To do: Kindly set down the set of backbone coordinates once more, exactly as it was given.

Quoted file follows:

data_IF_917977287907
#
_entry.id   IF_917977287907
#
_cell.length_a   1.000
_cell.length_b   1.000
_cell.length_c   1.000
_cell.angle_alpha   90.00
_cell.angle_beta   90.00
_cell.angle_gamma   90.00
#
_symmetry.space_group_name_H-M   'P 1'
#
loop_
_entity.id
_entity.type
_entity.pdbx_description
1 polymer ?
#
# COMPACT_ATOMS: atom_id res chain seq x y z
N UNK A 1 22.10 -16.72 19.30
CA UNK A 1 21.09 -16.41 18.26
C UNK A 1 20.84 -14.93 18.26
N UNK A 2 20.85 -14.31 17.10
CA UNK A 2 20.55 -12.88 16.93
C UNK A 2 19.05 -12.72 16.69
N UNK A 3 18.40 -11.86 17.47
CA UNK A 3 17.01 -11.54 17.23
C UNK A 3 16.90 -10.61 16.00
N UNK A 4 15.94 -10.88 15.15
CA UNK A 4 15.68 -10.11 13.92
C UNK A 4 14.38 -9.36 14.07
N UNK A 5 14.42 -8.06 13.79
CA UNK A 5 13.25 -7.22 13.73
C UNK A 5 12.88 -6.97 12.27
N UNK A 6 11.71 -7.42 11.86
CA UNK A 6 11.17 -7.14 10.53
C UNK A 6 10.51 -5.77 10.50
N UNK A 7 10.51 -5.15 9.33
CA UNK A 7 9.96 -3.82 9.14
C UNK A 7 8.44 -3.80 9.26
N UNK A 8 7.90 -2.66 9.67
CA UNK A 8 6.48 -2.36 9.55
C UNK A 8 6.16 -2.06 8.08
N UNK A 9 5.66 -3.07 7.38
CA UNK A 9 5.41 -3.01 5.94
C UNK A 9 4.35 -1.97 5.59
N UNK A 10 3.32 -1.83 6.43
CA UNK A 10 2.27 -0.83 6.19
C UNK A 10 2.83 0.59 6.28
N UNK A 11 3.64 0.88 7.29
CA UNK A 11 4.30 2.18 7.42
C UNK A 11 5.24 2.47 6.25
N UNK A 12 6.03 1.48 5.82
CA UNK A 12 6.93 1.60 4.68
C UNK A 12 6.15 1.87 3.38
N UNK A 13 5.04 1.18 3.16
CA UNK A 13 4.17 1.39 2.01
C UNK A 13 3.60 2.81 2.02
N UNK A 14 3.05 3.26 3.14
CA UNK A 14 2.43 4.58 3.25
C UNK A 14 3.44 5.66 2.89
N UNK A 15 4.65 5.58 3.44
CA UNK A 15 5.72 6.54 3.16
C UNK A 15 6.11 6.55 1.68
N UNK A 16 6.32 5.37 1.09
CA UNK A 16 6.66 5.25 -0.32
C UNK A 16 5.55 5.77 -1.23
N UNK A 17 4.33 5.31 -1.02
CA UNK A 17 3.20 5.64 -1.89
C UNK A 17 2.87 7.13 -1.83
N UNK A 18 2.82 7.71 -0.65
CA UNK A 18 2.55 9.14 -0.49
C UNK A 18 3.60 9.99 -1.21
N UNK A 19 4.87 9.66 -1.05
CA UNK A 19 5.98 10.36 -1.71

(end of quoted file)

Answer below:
data_IF_917977287907
#
_entry.id   IF_917977287907
#
_cell.length_a   1.000
_cell.length_b   1.000
_cell.length_c   1.000
_cell.angle_alpha   90.00
_cell.angle_beta   90.00
_cell.angle_gamma   90.00
#
_symmetry.space_group_name_H-M   'P 1'
#
loop_
_entity.id
_entity.type
_entity.pdbx_description
1 polymer ?
#
# COMPACT_ATOMS: atom_id res chain seq x y z
N UNK A 1 22.10 -16.72 19.30
CA UNK A 1 21.09 -16.41 18.26
C UNK A 1 20.84 -14.93 18.26
N UNK A 2 20.85 -14.31 17.10
CA UNK A 2 20.55 -12.88 16.93
C UNK A 2 19.05 -12.72 16.69
N UNK A 3 18.40 -11.86 17.47
CA UNK A 3 17.01 -11.54 17.23
C UNK A 3 16.90 -10.61 16.00
N UNK A 4 15.94 -10.88 15.15
CA UNK A 4 15.68 -10.11 13.92
C UNK A 4 14.38 -9.36 14.07
N UNK A 5 14.42 -8.06 13.79
CA UNK A 5 13.25 -7.22 13.73
C UNK A 5 12.88 -6.97 12.27
N UNK A 6 11.71 -7.42 11.86
CA UNK A 6 11.17 -7.14 10.53
C UNK A 6 10.51 -5.77 10.50
N UNK A 7 10.51 -5.15 9.33
CA UNK A 7 9.96 -3.82 9.14
C UNK A 7 8.44 -3.80 9.26
N UNK A 8 7.90 -2.66 9.67
CA UNK A 8 6.48 -2.36 9.55
C UNK A 8 6.16 -2.06 8.08
N UNK A 9 5.66 -3.07 7.38
CA UNK A 9 5.41 -3.01 5.94
C UNK A 9 4.35 -1.97 5.59
N UNK A 10 3.32 -1.83 6.43
CA UNK A 10 2.27 -0.83 6.19
C UNK A 10 2.83 0.59 6.28
N UNK A 11 3.64 0.88 7.29
CA UNK A 11 4.30 2.18 7.42
C UNK A 11 5.24 2.47 6.25
N UNK A 12 6.03 1.48 5.82
CA UNK A 12 6.93 1.60 4.68
C UNK A 12 6.15 1.87 3.38
N UNK A 13 5.04 1.18 3.16
CA UNK A 13 4.17 1.39 2.01
C UNK A 13 3.60 2.81 2.02
N UNK A 14 3.05 3.26 3.14
CA UNK A 14 2.43 4.58 3.25
C UNK A 14 3.44 5.66 2.89
N UNK A 15 4.65 5.58 3.44
CA UNK A 15 5.72 6.54 3.16
C UNK A 15 6.11 6.55 1.68
N UNK A 16 6.32 5.37 1.09
CA UNK A 16 6.66 5.25 -0.32
C UNK A 16 5.55 5.77 -1.23
N UNK A 17 4.33 5.31 -1.02
CA UNK A 17 3.20 5.64 -1.89
C UNK A 17 2.87 7.13 -1.83
N UNK A 18 2.82 7.71 -0.65
CA UNK A 18 2.55 9.14 -0.49
C UNK A 18 3.60 9.99 -1.21
N UNK A 19 4.87 9.66 -1.05
CA UNK A 19 5.98 10.36 -1.71